Not Answering Questions at U.S. Customs
I was detained last night by federal authorities at San Francisco International Airport for refusing to answer questions about why I had travelled outside the United States.
The end result is that, after waiting for about half an hour and refusing to answer further questions, I was released Â because U.S. citizens who have produced proof of citizenship and a written customs declaration are not obligated to answer questions.
Posted on September 14, 2010 at 12:58 PM
>> But they did have a choice. They could have ignored the fact that you refused consent, searched you anyway, and then lied about whether you gave consent.
This is exactly why it is so vital that evidence gathered through illegal search be the 'fruit of the poisoned tree' and excluded. My lawyer would have a field day with lies about consent to search.
>> They could have lied about more things and charged you with disorderly conduct or something else, just to teach you not to play lawyer.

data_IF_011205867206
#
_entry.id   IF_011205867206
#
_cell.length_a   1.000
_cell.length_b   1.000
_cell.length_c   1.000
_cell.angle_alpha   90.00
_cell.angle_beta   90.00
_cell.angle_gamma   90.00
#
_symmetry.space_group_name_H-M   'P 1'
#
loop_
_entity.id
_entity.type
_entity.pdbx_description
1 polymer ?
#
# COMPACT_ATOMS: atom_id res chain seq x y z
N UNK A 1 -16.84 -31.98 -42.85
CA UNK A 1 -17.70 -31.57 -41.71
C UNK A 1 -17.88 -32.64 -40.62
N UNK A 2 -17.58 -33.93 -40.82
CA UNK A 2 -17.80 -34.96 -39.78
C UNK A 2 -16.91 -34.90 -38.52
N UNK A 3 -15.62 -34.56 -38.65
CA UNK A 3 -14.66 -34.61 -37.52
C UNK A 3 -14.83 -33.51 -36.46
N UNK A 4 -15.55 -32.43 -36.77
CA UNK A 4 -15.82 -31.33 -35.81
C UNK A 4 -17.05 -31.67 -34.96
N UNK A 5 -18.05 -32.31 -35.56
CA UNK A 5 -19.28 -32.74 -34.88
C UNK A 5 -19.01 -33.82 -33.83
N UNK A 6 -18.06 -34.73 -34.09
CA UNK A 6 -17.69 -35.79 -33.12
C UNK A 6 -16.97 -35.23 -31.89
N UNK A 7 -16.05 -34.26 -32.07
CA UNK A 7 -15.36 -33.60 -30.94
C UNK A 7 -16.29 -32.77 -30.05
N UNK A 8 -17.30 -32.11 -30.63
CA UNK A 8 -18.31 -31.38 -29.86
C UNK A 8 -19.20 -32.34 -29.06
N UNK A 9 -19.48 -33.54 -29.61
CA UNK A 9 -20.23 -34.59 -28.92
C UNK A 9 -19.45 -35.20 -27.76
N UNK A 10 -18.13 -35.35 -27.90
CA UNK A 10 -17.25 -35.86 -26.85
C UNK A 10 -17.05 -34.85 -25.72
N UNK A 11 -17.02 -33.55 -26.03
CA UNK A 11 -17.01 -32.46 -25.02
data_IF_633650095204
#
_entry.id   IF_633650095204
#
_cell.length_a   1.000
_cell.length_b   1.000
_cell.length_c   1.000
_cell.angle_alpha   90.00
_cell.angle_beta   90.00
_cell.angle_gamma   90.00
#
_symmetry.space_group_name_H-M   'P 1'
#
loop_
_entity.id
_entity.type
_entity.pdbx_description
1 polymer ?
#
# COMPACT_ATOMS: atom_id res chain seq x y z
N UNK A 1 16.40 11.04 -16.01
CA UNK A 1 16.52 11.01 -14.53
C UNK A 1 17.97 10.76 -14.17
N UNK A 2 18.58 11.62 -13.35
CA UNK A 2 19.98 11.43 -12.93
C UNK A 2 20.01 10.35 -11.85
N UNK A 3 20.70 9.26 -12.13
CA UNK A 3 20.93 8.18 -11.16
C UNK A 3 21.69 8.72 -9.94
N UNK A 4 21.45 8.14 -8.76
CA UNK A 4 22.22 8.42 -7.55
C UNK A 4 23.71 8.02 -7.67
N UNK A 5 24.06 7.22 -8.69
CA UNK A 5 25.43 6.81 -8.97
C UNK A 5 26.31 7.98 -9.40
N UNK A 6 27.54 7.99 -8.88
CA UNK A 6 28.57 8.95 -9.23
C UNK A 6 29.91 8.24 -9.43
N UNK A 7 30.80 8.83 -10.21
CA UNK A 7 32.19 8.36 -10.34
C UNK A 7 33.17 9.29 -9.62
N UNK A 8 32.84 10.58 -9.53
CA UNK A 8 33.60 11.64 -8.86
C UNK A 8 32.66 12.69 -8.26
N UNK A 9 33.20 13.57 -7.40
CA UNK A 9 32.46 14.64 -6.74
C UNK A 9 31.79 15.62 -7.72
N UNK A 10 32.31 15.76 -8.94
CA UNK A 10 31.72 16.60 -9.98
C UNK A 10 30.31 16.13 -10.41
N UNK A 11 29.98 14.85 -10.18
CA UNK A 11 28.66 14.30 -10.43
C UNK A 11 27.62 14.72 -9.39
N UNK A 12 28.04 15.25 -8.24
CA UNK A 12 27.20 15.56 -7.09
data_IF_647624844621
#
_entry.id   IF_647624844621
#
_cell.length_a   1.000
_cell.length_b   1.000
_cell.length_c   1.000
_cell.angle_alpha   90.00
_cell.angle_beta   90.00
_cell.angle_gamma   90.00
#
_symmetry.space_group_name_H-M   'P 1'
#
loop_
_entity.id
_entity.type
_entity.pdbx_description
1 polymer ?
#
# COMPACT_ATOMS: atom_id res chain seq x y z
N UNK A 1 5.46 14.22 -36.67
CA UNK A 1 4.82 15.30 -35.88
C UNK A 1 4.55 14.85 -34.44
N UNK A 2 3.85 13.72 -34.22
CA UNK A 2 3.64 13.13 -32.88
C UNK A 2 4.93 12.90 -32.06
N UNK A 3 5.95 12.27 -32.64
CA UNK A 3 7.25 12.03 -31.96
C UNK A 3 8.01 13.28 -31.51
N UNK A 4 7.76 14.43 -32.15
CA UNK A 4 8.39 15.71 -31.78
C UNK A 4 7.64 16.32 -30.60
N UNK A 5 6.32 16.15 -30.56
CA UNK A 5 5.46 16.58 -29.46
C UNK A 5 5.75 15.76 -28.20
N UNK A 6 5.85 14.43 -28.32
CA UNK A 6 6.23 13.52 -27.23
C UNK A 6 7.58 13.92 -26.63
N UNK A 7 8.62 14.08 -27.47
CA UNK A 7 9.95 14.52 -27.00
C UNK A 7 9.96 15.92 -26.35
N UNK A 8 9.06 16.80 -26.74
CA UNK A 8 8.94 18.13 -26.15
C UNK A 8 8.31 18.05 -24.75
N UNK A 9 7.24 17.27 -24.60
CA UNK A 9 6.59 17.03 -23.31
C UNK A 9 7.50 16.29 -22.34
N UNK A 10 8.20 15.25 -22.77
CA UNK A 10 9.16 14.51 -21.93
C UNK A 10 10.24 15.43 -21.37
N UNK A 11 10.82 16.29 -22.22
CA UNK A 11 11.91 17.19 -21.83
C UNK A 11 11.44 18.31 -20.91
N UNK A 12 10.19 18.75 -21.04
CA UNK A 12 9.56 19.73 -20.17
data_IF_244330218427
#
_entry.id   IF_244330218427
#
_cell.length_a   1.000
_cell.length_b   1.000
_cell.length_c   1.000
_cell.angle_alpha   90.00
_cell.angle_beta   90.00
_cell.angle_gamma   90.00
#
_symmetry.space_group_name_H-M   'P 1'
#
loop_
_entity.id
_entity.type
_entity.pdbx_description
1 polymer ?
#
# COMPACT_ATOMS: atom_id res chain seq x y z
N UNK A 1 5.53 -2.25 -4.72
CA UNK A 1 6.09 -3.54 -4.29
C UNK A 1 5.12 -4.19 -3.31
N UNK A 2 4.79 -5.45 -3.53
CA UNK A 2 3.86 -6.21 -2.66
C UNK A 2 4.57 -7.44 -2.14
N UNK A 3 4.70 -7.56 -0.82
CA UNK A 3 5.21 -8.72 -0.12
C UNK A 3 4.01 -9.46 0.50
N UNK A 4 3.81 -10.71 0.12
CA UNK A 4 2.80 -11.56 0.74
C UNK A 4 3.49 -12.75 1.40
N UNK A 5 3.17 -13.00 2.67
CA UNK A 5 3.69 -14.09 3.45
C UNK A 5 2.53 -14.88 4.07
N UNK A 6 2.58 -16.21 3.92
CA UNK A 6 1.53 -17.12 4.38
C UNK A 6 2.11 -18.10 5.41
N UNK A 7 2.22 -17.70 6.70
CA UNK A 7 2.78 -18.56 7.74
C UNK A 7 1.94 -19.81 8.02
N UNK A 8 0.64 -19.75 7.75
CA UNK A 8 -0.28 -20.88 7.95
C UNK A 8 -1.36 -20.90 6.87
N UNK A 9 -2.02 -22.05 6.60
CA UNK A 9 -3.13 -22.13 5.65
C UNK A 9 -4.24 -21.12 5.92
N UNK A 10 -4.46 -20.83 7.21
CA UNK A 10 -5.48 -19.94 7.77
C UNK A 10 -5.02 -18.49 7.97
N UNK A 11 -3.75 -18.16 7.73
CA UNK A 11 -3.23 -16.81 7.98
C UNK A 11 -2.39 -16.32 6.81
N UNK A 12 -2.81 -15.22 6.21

I'm NOT playing lawyer. I am exercising my Constitutional Rights (caps on purpose). They can cite or arrest for anything they want, but it is a judge or jury (my choice) which determines guilt or innocence.
If I can prove that police conspired to deprive me of my civil rights, that is a Federal felony under 18 USC 242, and in civil Federal court I can sue for damages under 42 USC 1983. Police agencies know this and cities and counties have had to write multi-million dollar checks as a result.
>> A dashcam makes this sort of thing more difficult for them, which is a good reason for dashcams, but there are ways around those too. (Oops, it was off. Oops, the footage was deleted.)
'Oops' tends to be treated quite harshly by the courts.
>> Officers lying about consent or arresting on trumped-up charges . . .
They can do that. It is my civic duty as a law-abiding person to take the arrest peacefully and sue in civil court and/or defend myself from criminal charges later.
The police only follow the rules when there are consequences to breaking the rules. Those who would 'free the police to do their job' should keep this in mind.
Photo of Bruce Schneier by Per Ervland.
Schneier on Security is a personal website. Opinions expressed are not necessarily those of Co3 Systems, Inc..